The central protagonist, Gully Foyle, rocks! :)
 

Connavar

Well-Known Member
Joined
Apr 1, 2007
Messages
8,411
Anyway, I supposed, as someone famous said, the best age for SF is thirteen. I'm a little past that, so sometimes it's hard to stop being critical and just enjoy it.
Haha who said that?


What do you do stop reading SF when you turn 14 :p


Sorry but that sound crazy to me. I dont think anyone of the SF fans in these forums has been 13 for many years.

You dont have to stop being critical to enjoy SF. Maybe this book was just wrong choice for you. Dont think less of old SF just cause of one book. There is a reason its called Golden Age of SF.

This is exactly what i tried saying. Its not a smart move getting classics and expecting to be blown away no matter what type of story it is.
 

Addy

Win awards!
Joined
Jun 6, 2007
Messages
352
I actually expect to be blown whenever I start reading any book. I DEMAND to be, as I have paid to gain access to what's written in there. When it falls short of that, I'm disappointed to varying extents. But when it's good enough, I'm elated.

I won't stop reading SF, of course. I just won't be re-reading this particular book, probably.

But yes, as per everyone's exortations, I'm going to check out The Stars My Destionation. I had already planned to.
 

Addy

Win awards!
Joined
Jun 6, 2007
Messages
352
So I finished the book, and I'm glad I did. I would have missed the best part if I didn't, which was when Reich was tricked into believing the whole world was disappearing, and he was left alone with the man with no face. I really liked that part. Too bad it then goes back to how it was before when Powell comes back in the scene. The last bit when he explains in minute detail how he 'brilliantly' tricked Reich nearly made me sick. This is amazing, I don't feel sorry for Ben Reich at all, I couldn't care less if he got demolished or ruled the world, but I'd really like to kick Lincoln Powell's head in. Some hero.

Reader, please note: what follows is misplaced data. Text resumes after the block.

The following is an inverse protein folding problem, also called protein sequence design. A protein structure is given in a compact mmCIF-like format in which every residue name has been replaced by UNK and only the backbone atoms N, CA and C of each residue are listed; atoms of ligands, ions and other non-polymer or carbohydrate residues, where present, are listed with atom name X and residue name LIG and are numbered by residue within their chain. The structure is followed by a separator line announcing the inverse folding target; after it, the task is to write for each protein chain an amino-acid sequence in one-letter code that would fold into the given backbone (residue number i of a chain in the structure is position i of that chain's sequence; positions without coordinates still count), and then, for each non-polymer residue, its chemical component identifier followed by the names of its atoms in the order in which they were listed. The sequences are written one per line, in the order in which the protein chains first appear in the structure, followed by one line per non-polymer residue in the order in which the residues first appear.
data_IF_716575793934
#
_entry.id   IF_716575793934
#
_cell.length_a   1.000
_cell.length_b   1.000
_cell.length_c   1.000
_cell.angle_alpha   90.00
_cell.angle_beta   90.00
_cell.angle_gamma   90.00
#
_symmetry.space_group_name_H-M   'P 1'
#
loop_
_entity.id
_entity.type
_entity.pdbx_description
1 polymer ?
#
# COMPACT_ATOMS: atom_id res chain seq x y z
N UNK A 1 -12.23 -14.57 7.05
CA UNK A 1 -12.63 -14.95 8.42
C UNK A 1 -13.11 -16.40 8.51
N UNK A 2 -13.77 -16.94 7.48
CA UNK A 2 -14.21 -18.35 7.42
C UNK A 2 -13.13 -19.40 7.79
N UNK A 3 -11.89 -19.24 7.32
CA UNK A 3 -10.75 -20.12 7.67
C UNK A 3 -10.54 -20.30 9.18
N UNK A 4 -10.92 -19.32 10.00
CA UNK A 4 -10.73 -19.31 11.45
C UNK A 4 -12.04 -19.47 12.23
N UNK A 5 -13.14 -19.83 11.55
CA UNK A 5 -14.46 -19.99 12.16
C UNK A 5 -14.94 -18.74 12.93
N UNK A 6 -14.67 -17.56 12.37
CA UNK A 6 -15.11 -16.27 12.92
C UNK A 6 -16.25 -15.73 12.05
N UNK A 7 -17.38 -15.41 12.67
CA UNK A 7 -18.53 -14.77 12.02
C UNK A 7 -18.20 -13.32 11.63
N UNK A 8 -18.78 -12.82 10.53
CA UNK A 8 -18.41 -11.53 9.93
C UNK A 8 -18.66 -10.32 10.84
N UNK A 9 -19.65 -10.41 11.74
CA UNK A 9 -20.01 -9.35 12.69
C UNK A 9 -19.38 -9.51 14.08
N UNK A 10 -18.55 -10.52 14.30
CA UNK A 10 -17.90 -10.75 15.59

Anthony G Williams

Greybeard
Joined
Apr 18, 2007
Messages
1,225
Location
UK
I'll also add my strong endorsement to those singing the praises of Tiger! Tiger! (aka The Stars My Destination).

This was the first Bester I read, many years ago, and it completely 'wowed' me. I know that The Demolished Man is generally held in equally high regard and that the two are often hailed as the author's best work, but have to confess that I never found it as engrossing as either Tiger! Tiger! (TSMD's original title, inspired by Blake's poem "The Tyger") or Bester's many outstanding short stories.
Same here. TSMD is one of SF's all-time classics and probably my favourite SF novel, ever. TDM was OK but it hasn't survived the occasional culls of my book collection.
 

Triceratops

ChrisStevenson
Joined
Nov 1, 2006
Messages
324
Location
Sylvania, Alabama
Gosh, I think it's been 20 years since I read Demolished Man but I do remember I enjoyed it entirely--the title stuck to me like glue.

Funny, and I'll burn for this one--I could not wrap my teeth around Ender's Game. Nup. Not buying it. Might have been a great idea decades ago, but didn't do anything for me--kids bouncin' off walls in nul grav for 280 pages.

tri
 

Addy

Win awards!
Joined
Jun 6, 2007
Messages
352
I think Ender's Game has much better plot development and characterization than The Demolished Man, not to mention a much more interesting twist in the end. Card was also much better able to keep my attention than Bester. I really felt something for the characters whereas in Bester's book I was thoroughly untouched. I couldn't wait to get to the good part, which was very short.